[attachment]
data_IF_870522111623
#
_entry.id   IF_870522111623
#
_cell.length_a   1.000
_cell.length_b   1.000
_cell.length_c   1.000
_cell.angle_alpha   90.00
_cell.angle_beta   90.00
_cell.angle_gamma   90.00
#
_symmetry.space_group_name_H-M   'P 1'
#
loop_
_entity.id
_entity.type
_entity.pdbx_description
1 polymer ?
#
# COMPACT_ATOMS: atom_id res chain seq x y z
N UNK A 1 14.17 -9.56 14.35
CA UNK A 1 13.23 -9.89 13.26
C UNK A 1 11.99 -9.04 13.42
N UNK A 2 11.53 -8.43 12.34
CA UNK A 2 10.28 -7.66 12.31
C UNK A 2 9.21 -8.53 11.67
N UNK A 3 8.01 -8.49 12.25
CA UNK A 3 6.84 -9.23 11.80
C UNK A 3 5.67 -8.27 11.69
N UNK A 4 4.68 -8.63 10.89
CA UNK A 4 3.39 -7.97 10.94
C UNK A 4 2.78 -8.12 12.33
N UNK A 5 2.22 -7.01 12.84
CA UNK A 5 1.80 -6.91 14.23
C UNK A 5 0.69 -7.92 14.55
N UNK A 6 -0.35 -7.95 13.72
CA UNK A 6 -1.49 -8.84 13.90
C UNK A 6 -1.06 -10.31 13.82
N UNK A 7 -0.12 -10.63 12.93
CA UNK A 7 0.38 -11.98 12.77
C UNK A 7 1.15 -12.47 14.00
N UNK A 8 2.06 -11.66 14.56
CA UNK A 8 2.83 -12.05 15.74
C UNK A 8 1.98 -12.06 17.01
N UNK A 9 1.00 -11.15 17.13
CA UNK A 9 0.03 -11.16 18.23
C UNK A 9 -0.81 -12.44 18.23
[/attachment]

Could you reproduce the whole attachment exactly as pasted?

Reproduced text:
data_IF_870522111623
#
_entry.id   IF_870522111623
#
_cell.length_a   1.000
_cell.length_b   1.000
_cell.length_c   1.000
_cell.angle_alpha   90.00
_cell.angle_beta   90.00
_cell.angle_gamma   90.00
#
_symmetry.space_group_name_H-M   'P 1'
#
loop_
_entity.id
_entity.type
_entity.pdbx_description
1 polymer ?
#
# COMPACT_ATOMS: atom_id res chain seq x y z
N UNK A 1 14.17 -9.56 14.35
CA UNK A 1 13.23 -9.89 13.26
C UNK A 1 11.99 -9.04 13.42
N UNK A 2 11.53 -8.43 12.34
CA UNK A 2 10.28 -7.66 12.31
C UNK A 2 9.21 -8.53 11.67
N UNK A 3 8.01 -8.49 12.25
CA UNK A 3 6.84 -9.23 11.80
C UNK A 3 5.67 -8.27 11.69
N UNK A 4 4.68 -8.63 10.89
CA UNK A 4 3.39 -7.97 10.94
C UNK A 4 2.78 -8.12 12.33
N UNK A 5 2.22 -7.01 12.84
CA UNK A 5 1.80 -6.91 14.23
C UNK A 5 0.69 -7.92 14.55
N UNK A 6 -0.35 -7.95 13.72
CA UNK A 6 -1.49 -8.84 13.90
C UNK A 6 -1.06 -10.31 13.82
N UNK A 7 -0.12 -10.63 12.93
CA UNK A 7 0.38 -11.98 12.77
C UNK A 7 1.15 -12.47 14.00
N UNK A 8 2.06 -11.66 14.56
CA UNK A 8 2.83 -12.05 15.74
C UNK A 8 1.98 -12.06 17.01
N UNK A 9 1.00 -11.15 17.13
CA UNK A 9 0.03 -11.16 18.23
C UNK A 9 -0.81 -12.44 18.23